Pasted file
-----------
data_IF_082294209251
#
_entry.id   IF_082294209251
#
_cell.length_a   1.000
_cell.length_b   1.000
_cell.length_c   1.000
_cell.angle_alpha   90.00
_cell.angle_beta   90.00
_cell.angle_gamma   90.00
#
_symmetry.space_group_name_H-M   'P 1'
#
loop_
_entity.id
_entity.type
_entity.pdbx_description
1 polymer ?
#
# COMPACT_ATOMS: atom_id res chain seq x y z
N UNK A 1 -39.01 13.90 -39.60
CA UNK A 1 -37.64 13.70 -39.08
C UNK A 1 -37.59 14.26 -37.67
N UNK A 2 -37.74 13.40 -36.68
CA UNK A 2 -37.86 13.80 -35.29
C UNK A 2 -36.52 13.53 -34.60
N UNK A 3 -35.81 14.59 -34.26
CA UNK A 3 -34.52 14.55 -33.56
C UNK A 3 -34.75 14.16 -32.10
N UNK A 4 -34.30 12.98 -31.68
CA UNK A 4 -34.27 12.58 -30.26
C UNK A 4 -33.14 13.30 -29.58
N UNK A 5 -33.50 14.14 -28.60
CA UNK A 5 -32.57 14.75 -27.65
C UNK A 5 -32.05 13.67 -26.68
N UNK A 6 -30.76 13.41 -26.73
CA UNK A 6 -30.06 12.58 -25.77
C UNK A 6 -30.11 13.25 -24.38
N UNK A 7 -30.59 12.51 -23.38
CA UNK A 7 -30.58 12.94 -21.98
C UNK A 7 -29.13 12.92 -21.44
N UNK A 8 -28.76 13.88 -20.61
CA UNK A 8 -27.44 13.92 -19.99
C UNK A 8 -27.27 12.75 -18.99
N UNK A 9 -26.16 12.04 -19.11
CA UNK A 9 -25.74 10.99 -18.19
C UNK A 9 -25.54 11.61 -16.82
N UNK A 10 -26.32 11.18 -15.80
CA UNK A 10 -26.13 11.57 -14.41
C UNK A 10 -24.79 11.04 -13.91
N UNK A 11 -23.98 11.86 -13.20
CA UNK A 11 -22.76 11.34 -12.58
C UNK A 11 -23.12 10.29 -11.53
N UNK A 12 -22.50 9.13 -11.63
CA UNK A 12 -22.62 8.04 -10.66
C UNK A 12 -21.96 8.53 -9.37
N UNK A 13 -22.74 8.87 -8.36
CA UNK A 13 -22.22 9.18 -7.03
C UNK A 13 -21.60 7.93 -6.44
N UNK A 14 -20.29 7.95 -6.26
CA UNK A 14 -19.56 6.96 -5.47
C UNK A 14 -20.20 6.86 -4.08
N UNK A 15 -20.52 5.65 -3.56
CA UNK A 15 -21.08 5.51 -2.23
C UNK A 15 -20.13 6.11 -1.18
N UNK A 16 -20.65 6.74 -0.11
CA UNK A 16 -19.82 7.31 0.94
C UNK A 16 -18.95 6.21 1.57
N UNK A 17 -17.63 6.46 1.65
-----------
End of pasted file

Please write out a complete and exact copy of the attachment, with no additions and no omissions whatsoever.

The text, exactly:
data_IF_082294209251
#
_entry.id   IF_082294209251
#
_cell.length_a   1.000
_cell.length_b   1.000
_cell.length_c   1.000
_cell.angle_alpha   90.00
_cell.angle_beta   90.00
_cell.angle_gamma   90.00
#
_symmetry.space_group_name_H-M   'P 1'
#
loop_
_entity.id
_entity.type
_entity.pdbx_description
1 polymer ?
#
# COMPACT_ATOMS: atom_id res chain seq x y z
N UNK A 1 -39.01 13.90 -39.60
CA UNK A 1 -37.64 13.70 -39.08
C UNK A 1 -37.59 14.26 -37.67
N UNK A 2 -37.74 13.40 -36.68
CA UNK A 2 -37.86 13.80 -35.29
C UNK A 2 -36.52 13.53 -34.60
N UNK A 3 -35.81 14.59 -34.26
CA UNK A 3 -34.52 14.55 -33.56
C UNK A 3 -34.75 14.16 -32.10
N UNK A 4 -34.30 12.98 -31.68
CA UNK A 4 -34.27 12.58 -30.26
C UNK A 4 -33.14 13.30 -29.58
N UNK A 5 -33.50 14.14 -28.60
CA UNK A 5 -32.57 14.75 -27.65
C UNK A 5 -32.05 13.67 -26.68
N UNK A 6 -30.76 13.41 -26.73
CA UNK A 6 -30.06 12.58 -25.77
C UNK A 6 -30.11 13.25 -24.38
N UNK A 7 -30.59 12.51 -23.38
CA UNK A 7 -30.58 12.94 -21.98
C UNK A 7 -29.13 12.92 -21.44
N UNK A 8 -28.76 13.88 -20.61
CA UNK A 8 -27.44 13.92 -19.99
C UNK A 8 -27.27 12.75 -18.99
N UNK A 9 -26.16 12.04 -19.11
CA UNK A 9 -25.74 10.99 -18.19
C UNK A 9 -25.54 11.61 -16.82
N UNK A 10 -26.32 11.18 -15.80
CA UNK A 10 -26.13 11.57 -14.41
C UNK A 10 -24.79 11.04 -13.91
N UNK A 11 -23.98 11.86 -13.20
CA UNK A 11 -22.76 11.34 -12.58
C UNK A 11 -23.12 10.29 -11.53
N UNK A 12 -22.50 9.13 -11.63
CA UNK A 12 -22.62 8.04 -10.66
C UNK A 12 -21.96 8.53 -9.37
N UNK A 13 -22.74 8.87 -8.36
CA UNK A 13 -22.22 9.18 -7.03
C UNK A 13 -21.60 7.93 -6.44
N UNK A 14 -20.29 7.95 -6.26
CA UNK A 14 -19.56 6.96 -5.47
C UNK A 14 -20.20 6.86 -4.08
N UNK A 15 -20.52 5.65 -3.56
CA UNK A 15 -21.08 5.51 -2.23
C UNK A 15 -20.13 6.11 -1.18
N UNK A 16 -20.65 6.74 -0.11
CA UNK A 16 -19.82 7.31 0.94
C UNK A 16 -18.95 6.21 1.57
N UNK A 17 -17.63 6.46 1.65